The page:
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Sunday, August 14, 2011

Half the story

The O has a curious story running today, about the tight regulation, indeed the near-elimination, of field burning as a maintenance measure by Willamette Valley grass farmers. The growers are moaning that the latest restrictions, imposed by state law, are hurting their business at a time when they are already suffering due to economic conditions.

That may be true, but what about the other side of the issue? Reporter Eric Mortenson didn't bother to interview the legislators who passed the restrictions, or the governor who signed them into law. Nor did he give a call to the Lung Association or any of the many medical professionals who called for a complete ban of the practice. The result is a pretty lazy article.

Field burning provided an economic benefit to a relative handful of grass seed operators in the valley -- probably something like 100 families. Yet it poisoned the air for hundreds of thousands of people. Right about this time of year is when it would start -- on the eve of any predicted rainfall, and sometimes in between -- and it would go all fall. It was supposed to be limited to days when the winds were blowing away from population centers, but that wasn't always how it worked out. And it was run by the agriculture department, not the environmental quality department, and so the supposed mistakes were always suspect.

Field burning was an embarrassment for a supposedly green state. It should have been stopped long before it was. Environmental restrictions have their economic costs. All regulations do. It's called "civilization." The farmers have a right to gripe, but there are compelling reasons for the changes.

Comments (13)

And the lumber folks complained about the elimination of all those conical sawdust burners too. Now all sorts of products are made from sawdust.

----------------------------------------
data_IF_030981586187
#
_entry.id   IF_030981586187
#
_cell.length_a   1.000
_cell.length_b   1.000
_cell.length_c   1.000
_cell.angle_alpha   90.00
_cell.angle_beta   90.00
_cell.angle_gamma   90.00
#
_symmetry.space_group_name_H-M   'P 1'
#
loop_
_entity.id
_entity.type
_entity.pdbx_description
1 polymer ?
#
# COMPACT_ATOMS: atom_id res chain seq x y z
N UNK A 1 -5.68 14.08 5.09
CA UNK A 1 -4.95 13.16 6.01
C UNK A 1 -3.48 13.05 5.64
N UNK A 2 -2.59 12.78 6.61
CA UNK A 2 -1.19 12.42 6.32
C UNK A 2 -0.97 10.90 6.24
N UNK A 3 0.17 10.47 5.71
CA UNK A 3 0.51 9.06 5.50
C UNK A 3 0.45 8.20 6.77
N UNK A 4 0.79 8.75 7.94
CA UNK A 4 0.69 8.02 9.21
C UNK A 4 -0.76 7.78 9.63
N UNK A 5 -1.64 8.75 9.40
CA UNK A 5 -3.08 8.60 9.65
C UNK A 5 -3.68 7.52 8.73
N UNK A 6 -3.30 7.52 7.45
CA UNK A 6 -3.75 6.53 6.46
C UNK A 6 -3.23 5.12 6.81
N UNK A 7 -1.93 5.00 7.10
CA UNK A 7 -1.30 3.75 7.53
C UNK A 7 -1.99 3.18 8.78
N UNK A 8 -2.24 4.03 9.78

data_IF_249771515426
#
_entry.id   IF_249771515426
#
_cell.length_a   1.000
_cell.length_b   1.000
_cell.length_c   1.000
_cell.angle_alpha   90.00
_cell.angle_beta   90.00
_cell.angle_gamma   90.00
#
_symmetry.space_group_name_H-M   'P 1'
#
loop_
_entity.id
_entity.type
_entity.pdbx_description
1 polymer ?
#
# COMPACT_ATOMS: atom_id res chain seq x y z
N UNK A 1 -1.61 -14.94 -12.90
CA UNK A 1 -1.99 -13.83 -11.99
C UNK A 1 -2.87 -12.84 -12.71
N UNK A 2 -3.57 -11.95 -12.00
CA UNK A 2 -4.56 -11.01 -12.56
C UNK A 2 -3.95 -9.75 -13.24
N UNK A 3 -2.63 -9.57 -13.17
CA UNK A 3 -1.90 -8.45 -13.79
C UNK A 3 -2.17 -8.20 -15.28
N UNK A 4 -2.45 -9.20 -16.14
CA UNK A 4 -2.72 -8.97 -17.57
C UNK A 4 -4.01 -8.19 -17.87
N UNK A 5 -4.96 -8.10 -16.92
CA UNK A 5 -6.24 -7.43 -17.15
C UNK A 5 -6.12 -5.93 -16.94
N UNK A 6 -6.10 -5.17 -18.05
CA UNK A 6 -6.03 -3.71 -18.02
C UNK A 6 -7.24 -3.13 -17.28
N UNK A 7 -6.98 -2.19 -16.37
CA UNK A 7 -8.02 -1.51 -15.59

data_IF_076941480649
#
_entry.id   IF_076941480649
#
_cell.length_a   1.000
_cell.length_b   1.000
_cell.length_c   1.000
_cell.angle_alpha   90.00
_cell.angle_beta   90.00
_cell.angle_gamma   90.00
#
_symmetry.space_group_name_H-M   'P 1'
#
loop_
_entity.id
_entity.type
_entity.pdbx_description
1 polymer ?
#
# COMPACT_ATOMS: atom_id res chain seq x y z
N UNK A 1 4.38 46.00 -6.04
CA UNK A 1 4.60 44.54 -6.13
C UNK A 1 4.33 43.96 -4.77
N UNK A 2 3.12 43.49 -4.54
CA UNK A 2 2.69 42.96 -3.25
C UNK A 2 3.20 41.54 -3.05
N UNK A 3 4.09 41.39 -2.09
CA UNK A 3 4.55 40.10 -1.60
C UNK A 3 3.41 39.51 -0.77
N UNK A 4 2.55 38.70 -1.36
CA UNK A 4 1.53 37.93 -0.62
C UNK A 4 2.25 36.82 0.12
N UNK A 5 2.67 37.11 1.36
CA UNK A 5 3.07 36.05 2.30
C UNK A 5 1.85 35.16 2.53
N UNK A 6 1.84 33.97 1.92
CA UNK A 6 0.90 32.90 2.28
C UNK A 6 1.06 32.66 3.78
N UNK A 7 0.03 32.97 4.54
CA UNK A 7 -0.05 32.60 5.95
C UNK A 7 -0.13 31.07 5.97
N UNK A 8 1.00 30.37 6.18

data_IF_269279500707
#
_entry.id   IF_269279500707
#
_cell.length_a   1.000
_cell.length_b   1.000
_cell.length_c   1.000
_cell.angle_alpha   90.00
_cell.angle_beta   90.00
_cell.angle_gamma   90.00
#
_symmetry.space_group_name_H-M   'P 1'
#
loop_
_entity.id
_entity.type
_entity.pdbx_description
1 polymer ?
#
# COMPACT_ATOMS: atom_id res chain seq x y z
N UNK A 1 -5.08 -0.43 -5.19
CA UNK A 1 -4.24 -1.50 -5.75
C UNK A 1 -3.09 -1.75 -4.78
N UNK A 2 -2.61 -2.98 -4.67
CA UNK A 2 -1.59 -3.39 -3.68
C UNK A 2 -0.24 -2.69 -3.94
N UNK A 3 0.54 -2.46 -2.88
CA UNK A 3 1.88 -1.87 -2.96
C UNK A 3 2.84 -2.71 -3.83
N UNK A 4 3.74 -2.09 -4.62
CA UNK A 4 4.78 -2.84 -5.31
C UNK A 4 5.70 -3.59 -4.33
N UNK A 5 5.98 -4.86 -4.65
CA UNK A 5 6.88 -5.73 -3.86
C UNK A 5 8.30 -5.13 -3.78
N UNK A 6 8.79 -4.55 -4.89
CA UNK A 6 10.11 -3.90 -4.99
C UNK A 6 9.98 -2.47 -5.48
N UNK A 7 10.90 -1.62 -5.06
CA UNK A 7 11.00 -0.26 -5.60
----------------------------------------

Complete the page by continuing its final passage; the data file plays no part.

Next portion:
This is the website for the Environmental Working Group http://farm.ewg.org/.
They have a list by state and county of all the recipients of agricultural subsidies. It might be interesting to know if any of the grass seed growers are on the list.

I have yet to meet a starving grass seed grower.

Not to mention the number of people killed in accidents on I-5 due to the lack of visibility on burning days.

Maybe the next proposal should be that farmers not be plowing their fields since they kick up so much dust?
All that nasty particulate matter in the air and all those asthma and allergy attacks that occur.

The other point the story missed (or barely mentioned) is that many of the grass seed farmers have switched to wheat, taking advantage of current high wheat prices. Leading growers are working to develop wheat varieties even better suited to the Valley.

I see a real win-win here. Having grown up in the Tualatin Valley I know the big plus of getting rid of growers as civilization proceeds. I saw it in Kootenai County, too.

You get rid of all that nasty but brief seasonal burning and then you get those tractor-types the hell out of there.